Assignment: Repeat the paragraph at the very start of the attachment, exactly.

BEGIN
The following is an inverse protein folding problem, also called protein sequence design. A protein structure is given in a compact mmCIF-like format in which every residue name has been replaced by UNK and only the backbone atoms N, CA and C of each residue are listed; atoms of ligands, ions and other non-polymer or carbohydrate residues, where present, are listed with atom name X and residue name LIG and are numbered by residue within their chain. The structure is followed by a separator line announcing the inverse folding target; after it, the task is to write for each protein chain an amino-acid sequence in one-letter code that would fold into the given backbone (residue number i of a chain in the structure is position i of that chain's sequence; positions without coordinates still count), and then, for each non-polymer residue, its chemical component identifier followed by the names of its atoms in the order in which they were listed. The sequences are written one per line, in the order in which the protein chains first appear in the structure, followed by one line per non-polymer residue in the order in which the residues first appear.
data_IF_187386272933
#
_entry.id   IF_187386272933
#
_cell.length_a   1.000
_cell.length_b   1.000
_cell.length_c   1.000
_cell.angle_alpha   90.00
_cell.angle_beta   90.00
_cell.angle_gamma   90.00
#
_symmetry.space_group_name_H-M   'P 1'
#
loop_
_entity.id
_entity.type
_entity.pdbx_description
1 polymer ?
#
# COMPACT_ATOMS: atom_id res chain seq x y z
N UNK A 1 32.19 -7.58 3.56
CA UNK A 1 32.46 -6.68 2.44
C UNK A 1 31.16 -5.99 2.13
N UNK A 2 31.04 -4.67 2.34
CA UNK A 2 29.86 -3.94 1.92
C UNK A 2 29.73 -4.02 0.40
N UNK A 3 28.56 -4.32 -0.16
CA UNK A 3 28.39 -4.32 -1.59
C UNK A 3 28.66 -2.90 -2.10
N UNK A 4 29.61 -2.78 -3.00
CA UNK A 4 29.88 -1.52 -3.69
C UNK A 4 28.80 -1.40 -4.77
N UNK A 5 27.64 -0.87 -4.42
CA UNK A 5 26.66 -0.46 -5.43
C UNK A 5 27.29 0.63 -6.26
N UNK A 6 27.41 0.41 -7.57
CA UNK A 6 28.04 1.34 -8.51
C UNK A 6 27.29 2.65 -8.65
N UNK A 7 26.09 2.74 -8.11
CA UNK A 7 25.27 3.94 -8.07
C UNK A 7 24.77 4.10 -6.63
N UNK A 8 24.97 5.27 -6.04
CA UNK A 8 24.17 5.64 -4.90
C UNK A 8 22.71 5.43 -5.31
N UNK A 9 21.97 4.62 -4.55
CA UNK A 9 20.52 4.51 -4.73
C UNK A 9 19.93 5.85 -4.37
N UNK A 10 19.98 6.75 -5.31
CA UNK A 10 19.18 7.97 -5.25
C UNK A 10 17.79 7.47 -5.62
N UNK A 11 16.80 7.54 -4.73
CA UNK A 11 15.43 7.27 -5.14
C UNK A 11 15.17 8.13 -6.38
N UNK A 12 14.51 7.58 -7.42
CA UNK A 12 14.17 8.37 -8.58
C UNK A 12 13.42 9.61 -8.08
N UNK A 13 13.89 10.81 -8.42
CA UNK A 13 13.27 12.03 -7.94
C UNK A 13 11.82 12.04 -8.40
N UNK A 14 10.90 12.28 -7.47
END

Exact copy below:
The following is an inverse protein folding problem, also called protein sequence design. A protein structure is given in a compact mmCIF-like format in which every residue name has been replaced by UNK and only the backbone atoms N, CA and C of each residue are listed; atoms of ligands, ions and other non-polymer or carbohydrate residues, where present, are listed with atom name X and residue name LIG and are numbered by residue within their chain. The structure is followed by a separator line announcing the inverse folding target; after it, the task is to write for each protein chain an amino-acid sequence in one-letter code that would fold into the given backbone (residue number i of a chain in the structure is position i of that chain's sequence; positions without coordinates still count), and then, for each non-polymer residue, its chemical component identifier followed by the names of its atoms in the order in which they were listed. The sequences are written one per line, in the order in which the protein chains first appear in the structure, followed by one line per non-polymer residue in the order in which the residues first appear.